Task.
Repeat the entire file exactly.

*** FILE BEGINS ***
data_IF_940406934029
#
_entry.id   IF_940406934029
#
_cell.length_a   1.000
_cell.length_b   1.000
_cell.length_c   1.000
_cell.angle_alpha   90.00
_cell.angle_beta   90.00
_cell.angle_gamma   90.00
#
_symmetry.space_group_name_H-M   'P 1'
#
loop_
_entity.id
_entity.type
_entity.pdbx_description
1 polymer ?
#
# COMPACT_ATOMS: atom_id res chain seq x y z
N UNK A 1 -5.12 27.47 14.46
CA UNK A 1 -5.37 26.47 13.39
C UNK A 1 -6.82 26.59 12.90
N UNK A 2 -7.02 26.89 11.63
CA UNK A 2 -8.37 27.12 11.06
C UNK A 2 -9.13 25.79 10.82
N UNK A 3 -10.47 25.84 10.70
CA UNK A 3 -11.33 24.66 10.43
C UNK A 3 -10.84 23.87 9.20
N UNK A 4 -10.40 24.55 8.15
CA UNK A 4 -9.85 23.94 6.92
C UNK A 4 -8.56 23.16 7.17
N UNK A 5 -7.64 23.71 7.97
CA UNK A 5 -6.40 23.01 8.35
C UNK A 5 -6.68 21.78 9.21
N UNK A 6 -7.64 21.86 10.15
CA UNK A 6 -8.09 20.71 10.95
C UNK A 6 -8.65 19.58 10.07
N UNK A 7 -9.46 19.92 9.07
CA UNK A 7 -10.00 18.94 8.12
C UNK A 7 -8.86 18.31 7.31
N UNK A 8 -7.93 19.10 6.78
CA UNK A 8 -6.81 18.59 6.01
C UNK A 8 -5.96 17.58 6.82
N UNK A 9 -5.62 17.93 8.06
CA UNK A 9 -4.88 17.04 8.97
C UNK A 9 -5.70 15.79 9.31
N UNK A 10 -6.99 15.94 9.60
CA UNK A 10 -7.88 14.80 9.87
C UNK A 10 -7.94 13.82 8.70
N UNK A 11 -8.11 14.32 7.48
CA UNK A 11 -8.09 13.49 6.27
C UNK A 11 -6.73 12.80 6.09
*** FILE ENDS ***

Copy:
data_IF_940406934029
#
_entry.id   IF_940406934029
#
_cell.length_a   1.000
_cell.length_b   1.000
_cell.length_c   1.000
_cell.angle_alpha   90.00
_cell.angle_beta   90.00
_cell.angle_gamma   90.00
#
_symmetry.space_group_name_H-M   'P 1'
#
loop_
_entity.id
_entity.type
_entity.pdbx_description
1 polymer ?
#
# COMPACT_ATOMS: atom_id res chain seq x y z
N UNK A 1 -5.12 27.47 14.46
CA UNK A 1 -5.37 26.47 13.39
C UNK A 1 -6.82 26.59 12.90
N UNK A 2 -7.02 26.89 11.63
CA UNK A 2 -8.37 27.12 11.06
C UNK A 2 -9.13 25.79 10.82
N UNK A 3 -10.47 25.84 10.70
CA UNK A 3 -11.33 24.66 10.43
C UNK A 3 -10.84 23.87 9.20
N UNK A 4 -10.40 24.55 8.15
CA UNK A 4 -9.85 23.94 6.92
C UNK A 4 -8.56 23.16 7.17
N UNK A 5 -7.64 23.71 7.97
CA UNK A 5 -6.40 23.01 8.35
C UNK A 5 -6.68 21.78 9.21
N UNK A 6 -7.64 21.86 10.15
CA UNK A 6 -8.09 20.71 10.95
C UNK A 6 -8.65 19.58 10.07
N UNK A 7 -9.46 19.92 9.07
CA UNK A 7 -10.00 18.94 8.12
C UNK A 7 -8.86 18.31 7.31
N UNK A 8 -7.93 19.10 6.78
CA UNK A 8 -6.81 18.59 6.01
C UNK A 8 -5.96 17.58 6.82
N UNK A 9 -5.62 17.93 8.06
CA UNK A 9 -4.88 17.04 8.97
C UNK A 9 -5.70 15.79 9.31
N UNK A 10 -6.99 15.94 9.60
CA UNK A 10 -7.88 14.80 9.87
C UNK A 10 -7.94 13.82 8.70
N UNK A 11 -8.11 14.32 7.48
CA UNK A 11 -8.09 13.49 6.27
C UNK A 11 -6.73 12.80 6.09